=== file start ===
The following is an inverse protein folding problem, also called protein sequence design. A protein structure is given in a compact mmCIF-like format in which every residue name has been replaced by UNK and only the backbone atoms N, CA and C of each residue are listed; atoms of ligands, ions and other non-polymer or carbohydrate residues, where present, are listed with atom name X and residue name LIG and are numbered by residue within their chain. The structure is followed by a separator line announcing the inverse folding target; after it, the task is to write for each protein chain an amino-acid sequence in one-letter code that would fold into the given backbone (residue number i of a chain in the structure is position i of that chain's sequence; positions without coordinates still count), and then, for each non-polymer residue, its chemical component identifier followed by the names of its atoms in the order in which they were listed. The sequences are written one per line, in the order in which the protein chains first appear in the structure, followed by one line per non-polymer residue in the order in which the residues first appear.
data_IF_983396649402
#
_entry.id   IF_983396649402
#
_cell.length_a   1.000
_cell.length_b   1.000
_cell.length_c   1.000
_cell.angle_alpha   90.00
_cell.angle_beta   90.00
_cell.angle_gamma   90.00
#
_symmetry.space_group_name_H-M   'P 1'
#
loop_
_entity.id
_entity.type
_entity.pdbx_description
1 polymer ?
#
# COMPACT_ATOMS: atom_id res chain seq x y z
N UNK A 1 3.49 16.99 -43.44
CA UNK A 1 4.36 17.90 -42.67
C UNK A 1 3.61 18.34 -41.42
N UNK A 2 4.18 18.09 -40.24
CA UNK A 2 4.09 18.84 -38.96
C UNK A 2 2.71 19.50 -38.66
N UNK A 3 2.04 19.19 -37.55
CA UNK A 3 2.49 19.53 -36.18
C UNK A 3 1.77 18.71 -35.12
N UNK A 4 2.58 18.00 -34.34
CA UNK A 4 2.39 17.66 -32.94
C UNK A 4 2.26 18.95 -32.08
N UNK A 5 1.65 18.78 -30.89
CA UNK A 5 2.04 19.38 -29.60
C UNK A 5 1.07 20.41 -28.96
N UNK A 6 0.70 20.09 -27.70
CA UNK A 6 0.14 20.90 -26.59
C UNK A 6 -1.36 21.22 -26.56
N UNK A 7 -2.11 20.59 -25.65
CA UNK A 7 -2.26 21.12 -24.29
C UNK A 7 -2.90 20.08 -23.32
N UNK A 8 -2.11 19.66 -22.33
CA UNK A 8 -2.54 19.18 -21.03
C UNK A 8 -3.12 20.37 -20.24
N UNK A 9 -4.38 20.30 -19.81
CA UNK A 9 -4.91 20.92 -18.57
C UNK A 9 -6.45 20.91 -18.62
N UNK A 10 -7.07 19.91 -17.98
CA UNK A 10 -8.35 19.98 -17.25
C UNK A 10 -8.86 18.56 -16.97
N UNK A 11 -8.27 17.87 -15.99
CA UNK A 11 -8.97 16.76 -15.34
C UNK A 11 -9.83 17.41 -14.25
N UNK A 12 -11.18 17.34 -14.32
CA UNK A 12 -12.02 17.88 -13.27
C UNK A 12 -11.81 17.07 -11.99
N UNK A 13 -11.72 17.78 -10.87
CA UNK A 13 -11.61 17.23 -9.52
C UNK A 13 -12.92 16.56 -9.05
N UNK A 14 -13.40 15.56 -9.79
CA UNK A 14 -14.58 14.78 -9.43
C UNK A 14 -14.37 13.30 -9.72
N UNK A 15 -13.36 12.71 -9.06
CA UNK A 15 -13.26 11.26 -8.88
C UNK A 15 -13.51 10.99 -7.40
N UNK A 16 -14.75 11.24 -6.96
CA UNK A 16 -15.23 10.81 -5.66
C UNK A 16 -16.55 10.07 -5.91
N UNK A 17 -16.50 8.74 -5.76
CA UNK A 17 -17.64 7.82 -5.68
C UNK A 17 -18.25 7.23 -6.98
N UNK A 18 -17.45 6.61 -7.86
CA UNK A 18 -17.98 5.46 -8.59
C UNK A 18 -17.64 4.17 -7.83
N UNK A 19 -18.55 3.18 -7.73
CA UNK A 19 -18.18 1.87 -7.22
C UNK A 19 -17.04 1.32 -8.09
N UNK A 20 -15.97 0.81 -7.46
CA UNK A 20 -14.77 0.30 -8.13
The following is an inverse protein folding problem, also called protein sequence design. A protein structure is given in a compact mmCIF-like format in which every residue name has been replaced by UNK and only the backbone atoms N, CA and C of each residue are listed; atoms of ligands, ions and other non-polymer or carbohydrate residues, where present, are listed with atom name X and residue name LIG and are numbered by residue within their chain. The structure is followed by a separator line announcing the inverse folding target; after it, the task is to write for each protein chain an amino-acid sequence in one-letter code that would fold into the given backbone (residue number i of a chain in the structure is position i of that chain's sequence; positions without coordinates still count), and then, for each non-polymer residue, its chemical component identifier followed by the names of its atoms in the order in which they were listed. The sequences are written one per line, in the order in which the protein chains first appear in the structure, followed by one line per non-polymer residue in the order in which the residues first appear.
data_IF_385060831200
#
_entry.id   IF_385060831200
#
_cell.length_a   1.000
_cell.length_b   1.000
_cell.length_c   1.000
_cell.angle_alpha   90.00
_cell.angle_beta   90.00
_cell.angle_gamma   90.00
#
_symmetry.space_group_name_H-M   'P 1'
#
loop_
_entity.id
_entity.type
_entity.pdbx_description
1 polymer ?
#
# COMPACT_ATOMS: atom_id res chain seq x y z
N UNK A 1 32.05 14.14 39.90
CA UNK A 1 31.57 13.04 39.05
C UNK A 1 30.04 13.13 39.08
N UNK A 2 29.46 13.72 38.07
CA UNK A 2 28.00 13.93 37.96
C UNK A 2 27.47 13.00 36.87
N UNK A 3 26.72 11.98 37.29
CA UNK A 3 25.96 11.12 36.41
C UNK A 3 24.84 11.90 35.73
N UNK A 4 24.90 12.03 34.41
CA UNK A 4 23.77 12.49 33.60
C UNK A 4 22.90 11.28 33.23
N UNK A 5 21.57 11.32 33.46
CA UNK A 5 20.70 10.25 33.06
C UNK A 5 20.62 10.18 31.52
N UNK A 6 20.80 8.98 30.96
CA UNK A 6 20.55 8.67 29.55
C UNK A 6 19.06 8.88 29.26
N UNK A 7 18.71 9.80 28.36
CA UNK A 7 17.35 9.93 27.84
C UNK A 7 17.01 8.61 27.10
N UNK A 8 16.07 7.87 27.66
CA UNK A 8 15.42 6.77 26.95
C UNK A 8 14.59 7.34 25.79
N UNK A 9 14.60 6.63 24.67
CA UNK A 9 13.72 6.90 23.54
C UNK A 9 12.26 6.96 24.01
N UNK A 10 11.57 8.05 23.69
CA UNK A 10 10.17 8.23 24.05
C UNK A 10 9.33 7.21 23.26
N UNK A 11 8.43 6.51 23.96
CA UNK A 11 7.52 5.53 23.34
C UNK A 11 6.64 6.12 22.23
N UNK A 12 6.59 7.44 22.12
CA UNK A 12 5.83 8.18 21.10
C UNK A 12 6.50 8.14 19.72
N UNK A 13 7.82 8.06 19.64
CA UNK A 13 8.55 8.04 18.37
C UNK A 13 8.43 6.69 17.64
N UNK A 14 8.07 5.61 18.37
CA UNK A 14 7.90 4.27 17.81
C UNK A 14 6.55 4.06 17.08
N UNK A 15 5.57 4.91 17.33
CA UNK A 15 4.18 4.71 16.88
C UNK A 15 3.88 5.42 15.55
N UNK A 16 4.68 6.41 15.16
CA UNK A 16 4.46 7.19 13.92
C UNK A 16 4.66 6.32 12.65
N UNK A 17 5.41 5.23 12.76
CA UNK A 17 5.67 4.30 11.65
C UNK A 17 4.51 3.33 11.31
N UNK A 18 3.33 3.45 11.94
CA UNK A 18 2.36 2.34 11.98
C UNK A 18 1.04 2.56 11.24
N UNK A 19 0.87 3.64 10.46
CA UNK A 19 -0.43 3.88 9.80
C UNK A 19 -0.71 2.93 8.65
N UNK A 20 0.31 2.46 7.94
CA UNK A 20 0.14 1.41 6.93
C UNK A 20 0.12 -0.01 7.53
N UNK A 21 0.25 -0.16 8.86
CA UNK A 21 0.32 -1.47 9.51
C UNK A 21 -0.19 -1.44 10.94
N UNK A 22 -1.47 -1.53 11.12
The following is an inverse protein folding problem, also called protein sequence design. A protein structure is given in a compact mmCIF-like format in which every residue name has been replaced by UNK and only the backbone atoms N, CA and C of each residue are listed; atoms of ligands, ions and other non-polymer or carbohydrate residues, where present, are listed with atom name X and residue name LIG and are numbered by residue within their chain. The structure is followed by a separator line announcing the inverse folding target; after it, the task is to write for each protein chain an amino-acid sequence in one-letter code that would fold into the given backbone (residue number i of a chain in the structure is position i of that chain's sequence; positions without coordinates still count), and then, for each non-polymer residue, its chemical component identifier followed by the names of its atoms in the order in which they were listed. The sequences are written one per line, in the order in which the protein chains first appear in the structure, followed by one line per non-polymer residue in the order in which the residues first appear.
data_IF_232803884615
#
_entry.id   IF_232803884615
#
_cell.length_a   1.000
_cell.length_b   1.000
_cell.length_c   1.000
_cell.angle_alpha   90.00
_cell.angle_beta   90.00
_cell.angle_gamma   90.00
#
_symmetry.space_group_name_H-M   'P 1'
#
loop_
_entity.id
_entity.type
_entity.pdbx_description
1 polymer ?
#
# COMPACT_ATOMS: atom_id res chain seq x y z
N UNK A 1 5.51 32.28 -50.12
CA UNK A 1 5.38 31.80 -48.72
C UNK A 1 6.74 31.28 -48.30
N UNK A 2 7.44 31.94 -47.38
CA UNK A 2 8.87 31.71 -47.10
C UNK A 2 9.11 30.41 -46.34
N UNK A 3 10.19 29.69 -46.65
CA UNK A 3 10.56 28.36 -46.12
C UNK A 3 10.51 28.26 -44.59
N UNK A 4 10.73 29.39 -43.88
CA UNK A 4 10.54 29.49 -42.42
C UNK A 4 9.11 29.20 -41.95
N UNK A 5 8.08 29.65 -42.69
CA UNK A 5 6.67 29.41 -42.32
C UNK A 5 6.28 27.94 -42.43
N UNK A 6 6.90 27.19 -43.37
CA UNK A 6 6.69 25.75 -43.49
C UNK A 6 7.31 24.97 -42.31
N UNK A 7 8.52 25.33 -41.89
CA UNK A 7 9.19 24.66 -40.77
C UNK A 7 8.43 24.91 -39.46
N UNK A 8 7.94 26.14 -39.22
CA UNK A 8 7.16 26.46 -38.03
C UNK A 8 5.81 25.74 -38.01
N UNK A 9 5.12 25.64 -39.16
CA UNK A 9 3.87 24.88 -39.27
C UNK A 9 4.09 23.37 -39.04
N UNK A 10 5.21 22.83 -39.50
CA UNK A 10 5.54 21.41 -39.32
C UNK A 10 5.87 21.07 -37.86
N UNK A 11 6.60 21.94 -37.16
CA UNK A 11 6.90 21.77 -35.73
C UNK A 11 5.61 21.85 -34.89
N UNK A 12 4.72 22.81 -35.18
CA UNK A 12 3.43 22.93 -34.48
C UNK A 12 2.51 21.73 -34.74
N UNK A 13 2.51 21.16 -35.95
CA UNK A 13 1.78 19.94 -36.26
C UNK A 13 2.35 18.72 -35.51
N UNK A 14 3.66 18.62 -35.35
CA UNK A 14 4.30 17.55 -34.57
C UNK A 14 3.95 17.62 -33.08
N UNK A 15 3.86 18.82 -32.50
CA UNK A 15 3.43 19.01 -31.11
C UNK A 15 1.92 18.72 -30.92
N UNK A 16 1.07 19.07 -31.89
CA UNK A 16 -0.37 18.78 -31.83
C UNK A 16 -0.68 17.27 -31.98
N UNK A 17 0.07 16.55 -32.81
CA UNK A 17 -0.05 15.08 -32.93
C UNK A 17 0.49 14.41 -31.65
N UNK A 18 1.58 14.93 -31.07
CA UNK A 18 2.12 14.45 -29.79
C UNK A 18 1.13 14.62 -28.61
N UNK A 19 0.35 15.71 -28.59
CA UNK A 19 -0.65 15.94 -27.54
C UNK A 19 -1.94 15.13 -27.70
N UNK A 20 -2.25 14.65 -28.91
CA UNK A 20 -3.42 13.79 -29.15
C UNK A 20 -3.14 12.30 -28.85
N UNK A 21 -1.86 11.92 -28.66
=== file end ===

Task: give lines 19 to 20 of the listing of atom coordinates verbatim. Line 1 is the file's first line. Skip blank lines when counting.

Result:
1 polymer ?
#